Today, 2 billion adults are excluded from the formal financial system. Financial exclusion is greatest among poor people and in emerging and developing countries, including the rural households that account for more than 70% of global poverty. This hampers people’s ability to earn, protect themselves in times of crisis, and to build for the future. In addition, more than 200 million small- and medium-sized enterprises in emerging markets alone lack access to finance, limiting their ability to grow and thrive.
Financial inclusion is an enabler and accelerator of economic growth, job creation and development. Affordable access to and use of financial services helps families and small business owners generate income, manage irregular cash flow, invest in opportunities, strengthen resilience to downturns, and work their way out of poverty.
A purpose of financial inclusion is to help people and communities meet basic needs such as nutritious food, clean water, housing, education, healthcare, and more. An inclusive financial system is essential infrastructure in every country.
While financial inclusion alone cannot bring people out of poverty, it can help people build better lives. It can allow individuals to start businesses and help small businesses grow into larger ones. Financial services can help small farmers tap into the formal economic system for a two-way flow of information and income. Entire economies can grow more quickly and in ways more favorable to poor people.
Around the world, there is more attention than ever to the ways in which access to financial services accelerate progress toward development—and the persisting needs we still face.
This has spurred a wave of high-level commitments by governments, international agencies, the private sector, and others to make the vision of financial inclusion a reality. G20 leaders recognized financial inclusion as a cross-cutting issue for development and economic system stability, and included it in work plans. The AFI Maya Declaration has gained almost 60 commitments from national regulators and policy makers. Unique partnerships are forming--for example the Better Than Cash Alliance, which brings together private sector, donors and governments to advance the use of digital channels. Global standard setters have incorporated financial inclusion considerations into their guidelines for banking regulation and supervision.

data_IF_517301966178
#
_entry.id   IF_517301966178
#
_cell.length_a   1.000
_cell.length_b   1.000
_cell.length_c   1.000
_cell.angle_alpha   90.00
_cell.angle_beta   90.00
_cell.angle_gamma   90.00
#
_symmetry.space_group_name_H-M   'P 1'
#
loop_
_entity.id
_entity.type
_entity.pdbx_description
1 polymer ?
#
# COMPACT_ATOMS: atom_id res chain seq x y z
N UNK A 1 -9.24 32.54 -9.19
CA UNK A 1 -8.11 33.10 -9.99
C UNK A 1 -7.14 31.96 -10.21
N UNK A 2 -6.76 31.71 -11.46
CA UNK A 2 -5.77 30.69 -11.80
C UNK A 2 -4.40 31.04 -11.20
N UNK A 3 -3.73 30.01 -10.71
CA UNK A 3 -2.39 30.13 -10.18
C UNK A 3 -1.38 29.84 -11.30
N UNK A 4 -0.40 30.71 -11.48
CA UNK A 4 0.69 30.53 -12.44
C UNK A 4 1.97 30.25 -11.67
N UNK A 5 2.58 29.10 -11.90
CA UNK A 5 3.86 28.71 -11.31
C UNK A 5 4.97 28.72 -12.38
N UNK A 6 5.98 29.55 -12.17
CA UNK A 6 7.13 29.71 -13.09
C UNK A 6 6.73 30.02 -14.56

Financial Inclusion is Possible
A series of innovations are making it possible to provide low-cost and convenient financial services to all those who need them. Mobile phones and digital technology are changing how people bank and pay for things, in part by leveraging existing communications infrastructure and retail networks such as stores, airtime agents, post offices, and banks. And financial service institutions are reaching out to clients in new ways, such as through converted trucks with ATMs and tellers that take banking services to remote villages.
Financial products for agriculture, health insurance, and other areas are inspiring scalable solutions through careful designs that meet client needs within their local contexts. Governments are encouraging these and other new models through policies that encourage innovation, partnership, and responsible finance. At the same time, new data efforts are enabling countries and service providers to know more about unbanked markets and client needs, and to measure progress against nationally determined targets.
The Path Ahead
Momentum is growing but efforts have yet to reach a tipping point – achieving financial inclusion requires long-term change, and the engagement of diverse stakeholders in financial and many other sectors.
Through strategic and sustained advocacy, the UNSGSA encourages cooperation and commitment from political leaders, regulators, global standard setters, civil society, the private sector, and most importantly, those currently outside the financial system, to break down barriers and build a more inclusive future.